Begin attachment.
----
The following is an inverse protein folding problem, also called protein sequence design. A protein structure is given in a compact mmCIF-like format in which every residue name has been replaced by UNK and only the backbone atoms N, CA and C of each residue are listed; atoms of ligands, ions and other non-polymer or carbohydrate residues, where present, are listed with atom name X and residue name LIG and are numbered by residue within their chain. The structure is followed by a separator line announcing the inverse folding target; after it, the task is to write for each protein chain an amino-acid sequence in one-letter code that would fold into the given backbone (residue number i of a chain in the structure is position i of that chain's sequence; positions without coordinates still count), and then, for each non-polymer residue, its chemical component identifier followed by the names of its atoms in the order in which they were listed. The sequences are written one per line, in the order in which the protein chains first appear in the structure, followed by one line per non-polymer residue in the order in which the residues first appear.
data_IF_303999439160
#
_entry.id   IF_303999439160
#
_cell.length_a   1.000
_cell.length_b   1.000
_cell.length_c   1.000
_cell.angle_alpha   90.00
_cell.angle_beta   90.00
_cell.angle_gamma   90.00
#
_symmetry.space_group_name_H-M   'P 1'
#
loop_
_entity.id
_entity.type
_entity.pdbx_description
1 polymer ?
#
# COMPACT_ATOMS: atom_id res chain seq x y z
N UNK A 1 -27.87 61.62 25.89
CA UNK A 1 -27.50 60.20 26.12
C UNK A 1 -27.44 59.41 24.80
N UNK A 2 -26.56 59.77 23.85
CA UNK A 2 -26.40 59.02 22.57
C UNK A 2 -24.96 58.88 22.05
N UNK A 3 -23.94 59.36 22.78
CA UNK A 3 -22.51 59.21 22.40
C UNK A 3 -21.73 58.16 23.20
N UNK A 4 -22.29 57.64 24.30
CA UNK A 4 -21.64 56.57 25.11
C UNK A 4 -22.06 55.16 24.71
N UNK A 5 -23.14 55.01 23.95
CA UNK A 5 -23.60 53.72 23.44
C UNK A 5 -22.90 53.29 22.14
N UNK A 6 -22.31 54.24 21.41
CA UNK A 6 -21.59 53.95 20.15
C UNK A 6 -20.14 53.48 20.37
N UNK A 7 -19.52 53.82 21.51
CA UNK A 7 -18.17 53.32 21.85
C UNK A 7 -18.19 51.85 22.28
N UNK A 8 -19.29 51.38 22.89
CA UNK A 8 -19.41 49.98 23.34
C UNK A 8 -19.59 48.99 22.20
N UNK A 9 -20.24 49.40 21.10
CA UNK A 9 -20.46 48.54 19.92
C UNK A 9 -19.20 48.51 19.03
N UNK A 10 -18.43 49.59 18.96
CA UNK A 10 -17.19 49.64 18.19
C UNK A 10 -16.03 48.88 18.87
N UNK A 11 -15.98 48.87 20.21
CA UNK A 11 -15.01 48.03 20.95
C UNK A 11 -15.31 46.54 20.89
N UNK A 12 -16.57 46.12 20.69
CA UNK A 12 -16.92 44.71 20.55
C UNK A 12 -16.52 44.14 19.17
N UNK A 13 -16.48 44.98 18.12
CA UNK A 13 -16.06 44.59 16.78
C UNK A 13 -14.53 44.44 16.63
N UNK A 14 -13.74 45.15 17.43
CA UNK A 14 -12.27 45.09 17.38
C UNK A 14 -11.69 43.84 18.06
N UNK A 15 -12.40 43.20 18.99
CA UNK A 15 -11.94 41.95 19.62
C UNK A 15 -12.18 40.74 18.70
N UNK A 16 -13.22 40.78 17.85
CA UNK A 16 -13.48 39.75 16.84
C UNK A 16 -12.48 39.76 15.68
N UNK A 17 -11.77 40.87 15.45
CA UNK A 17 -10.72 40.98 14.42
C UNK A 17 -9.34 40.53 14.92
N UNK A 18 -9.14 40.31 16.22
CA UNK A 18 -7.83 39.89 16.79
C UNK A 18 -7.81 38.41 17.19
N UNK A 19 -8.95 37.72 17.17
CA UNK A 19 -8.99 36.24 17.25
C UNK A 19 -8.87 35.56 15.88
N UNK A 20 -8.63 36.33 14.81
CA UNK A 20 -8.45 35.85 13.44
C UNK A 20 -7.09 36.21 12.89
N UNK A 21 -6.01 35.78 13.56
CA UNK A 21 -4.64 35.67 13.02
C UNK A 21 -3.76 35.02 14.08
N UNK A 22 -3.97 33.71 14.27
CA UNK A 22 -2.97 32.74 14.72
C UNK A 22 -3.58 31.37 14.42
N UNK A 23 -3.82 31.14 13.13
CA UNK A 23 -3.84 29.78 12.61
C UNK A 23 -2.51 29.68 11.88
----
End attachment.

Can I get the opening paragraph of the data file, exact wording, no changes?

The following is an inverse protein folding problem, also called protein sequence design. A protein structure is given in a compact mmCIF-like format in which every residue name has been replaced by UNK and only the backbone atoms N, CA and C of each residue are listed; atoms of ligands, ions and other non-polymer or carbohydrate residues, where present, are listed with atom name X and residue name LIG and are numbered by residue within their chain. The structure is followed by a separator line announcing the inverse folding target; after it, the task is to write for each protein chain an amino-acid sequence in one-letter code that would fold into the given backbone (residue number i of a chain in the structure is position i of that chain's sequence; positions without coordinates still count), and then, for each non-polymer residue, its chemical component identifier followed by the names of its atoms in the order in which they were listed. The sequences are written one per line, in the order in which the protein chains first appear in the structure, followed by one line per non-polymer residue in the order in which the residues first appear.